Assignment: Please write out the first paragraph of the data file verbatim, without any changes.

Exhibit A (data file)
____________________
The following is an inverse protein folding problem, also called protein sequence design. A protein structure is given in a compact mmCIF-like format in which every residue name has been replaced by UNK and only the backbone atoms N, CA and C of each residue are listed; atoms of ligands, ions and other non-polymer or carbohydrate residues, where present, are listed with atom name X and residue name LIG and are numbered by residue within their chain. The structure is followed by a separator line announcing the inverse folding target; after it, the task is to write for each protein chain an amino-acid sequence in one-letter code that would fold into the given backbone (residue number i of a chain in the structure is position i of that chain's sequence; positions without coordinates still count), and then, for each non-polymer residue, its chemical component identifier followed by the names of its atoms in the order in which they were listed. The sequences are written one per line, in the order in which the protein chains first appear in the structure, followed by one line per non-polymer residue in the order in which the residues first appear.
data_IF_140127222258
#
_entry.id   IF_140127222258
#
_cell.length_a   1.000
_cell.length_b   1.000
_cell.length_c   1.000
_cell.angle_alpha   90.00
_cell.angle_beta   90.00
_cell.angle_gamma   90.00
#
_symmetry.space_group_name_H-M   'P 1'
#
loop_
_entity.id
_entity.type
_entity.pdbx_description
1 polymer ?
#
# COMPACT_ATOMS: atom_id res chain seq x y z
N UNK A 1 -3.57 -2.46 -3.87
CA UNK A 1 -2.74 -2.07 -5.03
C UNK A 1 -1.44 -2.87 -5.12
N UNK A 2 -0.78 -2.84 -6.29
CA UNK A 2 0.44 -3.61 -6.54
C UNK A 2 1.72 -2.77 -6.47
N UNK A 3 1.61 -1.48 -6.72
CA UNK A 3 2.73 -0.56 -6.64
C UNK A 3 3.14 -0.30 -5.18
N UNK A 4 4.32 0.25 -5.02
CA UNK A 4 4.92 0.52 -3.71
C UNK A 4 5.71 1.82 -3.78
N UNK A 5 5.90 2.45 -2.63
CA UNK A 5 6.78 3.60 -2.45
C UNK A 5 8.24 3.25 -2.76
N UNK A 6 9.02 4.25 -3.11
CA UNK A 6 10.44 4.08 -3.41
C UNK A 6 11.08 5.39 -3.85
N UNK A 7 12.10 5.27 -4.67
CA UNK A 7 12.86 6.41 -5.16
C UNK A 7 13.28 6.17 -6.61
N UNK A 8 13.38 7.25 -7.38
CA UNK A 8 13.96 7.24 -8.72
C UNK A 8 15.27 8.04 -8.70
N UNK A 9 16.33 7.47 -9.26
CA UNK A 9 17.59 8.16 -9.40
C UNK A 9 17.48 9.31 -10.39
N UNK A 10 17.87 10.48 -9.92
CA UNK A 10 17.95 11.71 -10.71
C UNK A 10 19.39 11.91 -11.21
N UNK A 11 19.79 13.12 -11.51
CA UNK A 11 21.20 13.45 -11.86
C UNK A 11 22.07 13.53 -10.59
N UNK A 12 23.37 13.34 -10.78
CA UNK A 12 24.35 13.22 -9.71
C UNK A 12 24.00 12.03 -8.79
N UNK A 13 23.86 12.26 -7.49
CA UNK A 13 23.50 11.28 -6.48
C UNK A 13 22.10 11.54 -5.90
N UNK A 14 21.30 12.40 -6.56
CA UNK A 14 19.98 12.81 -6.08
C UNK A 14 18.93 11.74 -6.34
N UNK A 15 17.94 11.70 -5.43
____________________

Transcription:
The following is an inverse protein folding problem, also called protein sequence design. A protein structure is given in a compact mmCIF-like format in which every residue name has been replaced by UNK and only the backbone atoms N, CA and C of each residue are listed; atoms of ligands, ions and other non-polymer or carbohydrate residues, where present, are listed with atom name X and residue name LIG and are numbered by residue within their chain. The structure is followed by a separator line announcing the inverse folding target; after it, the task is to write for each protein chain an amino-acid sequence in one-letter code that would fold into the given backbone (residue number i of a chain in the structure is position i of that chain's sequence; positions without coordinates still count), and then, for each non-polymer residue, its chemical component identifier followed by the names of its atoms in the order in which they were listed. The sequences are written one per line, in the order in which the protein chains first appear in the structure, followed by one line per non-polymer residue in the order in which the residues first appear.